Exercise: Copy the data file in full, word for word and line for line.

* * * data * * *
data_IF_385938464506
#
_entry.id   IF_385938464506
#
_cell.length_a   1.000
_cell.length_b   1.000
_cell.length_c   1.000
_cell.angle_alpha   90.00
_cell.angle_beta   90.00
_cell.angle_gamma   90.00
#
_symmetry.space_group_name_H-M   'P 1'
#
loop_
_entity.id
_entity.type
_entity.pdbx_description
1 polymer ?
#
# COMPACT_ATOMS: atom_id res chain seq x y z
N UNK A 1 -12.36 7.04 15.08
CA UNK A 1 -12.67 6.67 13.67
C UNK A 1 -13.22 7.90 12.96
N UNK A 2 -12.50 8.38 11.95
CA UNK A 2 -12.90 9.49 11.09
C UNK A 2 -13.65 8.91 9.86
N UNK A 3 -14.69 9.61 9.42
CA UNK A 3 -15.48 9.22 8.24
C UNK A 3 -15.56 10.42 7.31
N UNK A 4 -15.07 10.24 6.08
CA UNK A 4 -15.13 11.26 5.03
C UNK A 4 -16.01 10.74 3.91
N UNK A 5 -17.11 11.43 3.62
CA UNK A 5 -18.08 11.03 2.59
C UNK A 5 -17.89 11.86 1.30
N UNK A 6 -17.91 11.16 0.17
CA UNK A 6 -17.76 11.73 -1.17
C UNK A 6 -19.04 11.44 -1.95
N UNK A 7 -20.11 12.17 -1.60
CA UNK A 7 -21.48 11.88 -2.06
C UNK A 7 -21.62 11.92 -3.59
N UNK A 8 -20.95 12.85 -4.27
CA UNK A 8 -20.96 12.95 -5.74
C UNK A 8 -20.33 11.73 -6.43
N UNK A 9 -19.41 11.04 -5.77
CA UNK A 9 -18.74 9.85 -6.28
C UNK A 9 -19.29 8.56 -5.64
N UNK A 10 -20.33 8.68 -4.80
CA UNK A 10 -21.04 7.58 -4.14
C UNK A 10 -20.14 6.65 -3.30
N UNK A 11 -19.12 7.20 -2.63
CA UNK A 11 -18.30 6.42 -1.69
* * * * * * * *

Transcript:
data_IF_385938464506
#
_entry.id   IF_385938464506
#
_cell.length_a   1.000
_cell.length_b   1.000
_cell.length_c   1.000
_cell.angle_alpha   90.00
_cell.angle_beta   90.00
_cell.angle_gamma   90.00
#
_symmetry.space_group_name_H-M   'P 1'
#
loop_
_entity.id
_entity.type
_entity.pdbx_description
1 polymer ?
#
# COMPACT_ATOMS: atom_id res chain seq x y z
N UNK A 1 -12.36 7.04 15.08
CA UNK A 1 -12.67 6.67 13.67
C UNK A 1 -13.22 7.90 12.96
N UNK A 2 -12.50 8.38 11.95
CA UNK A 2 -12.90 9.49 11.09
C UNK A 2 -13.65 8.91 9.86
N UNK A 3 -14.69 9.61 9.42
CA UNK A 3 -15.48 9.22 8.24
C UNK A 3 -15.56 10.42 7.31
N UNK A 4 -15.07 10.24 6.08
CA UNK A 4 -15.13 11.26 5.03
C UNK A 4 -16.01 10.74 3.91
N UNK A 5 -17.11 11.43 3.62
CA UNK A 5 -18.08 11.03 2.59
C UNK A 5 -17.89 11.86 1.30
N UNK A 6 -17.91 11.16 0.17
CA UNK A 6 -17.76 11.73 -1.17
C UNK A 6 -19.04 11.44 -1.95
N UNK A 7 -20.11 12.17 -1.60
CA UNK A 7 -21.48 11.88 -2.06
C UNK A 7 -21.62 11.92 -3.59
N UNK A 8 -20.95 12.85 -4.27
CA UNK A 8 -20.96 12.95 -5.74
C UNK A 8 -20.33 11.73 -6.43
N UNK A 9 -19.41 11.04 -5.77
CA UNK A 9 -18.74 9.85 -6.28
C UNK A 9 -19.29 8.56 -5.64
N UNK A 10 -20.33 8.68 -4.80
CA UNK A 10 -21.04 7.58 -4.14
C UNK A 10 -20.14 6.65 -3.30
N UNK A 11 -19.12 7.20 -2.63
CA UNK A 11 -18.30 6.42 -1.69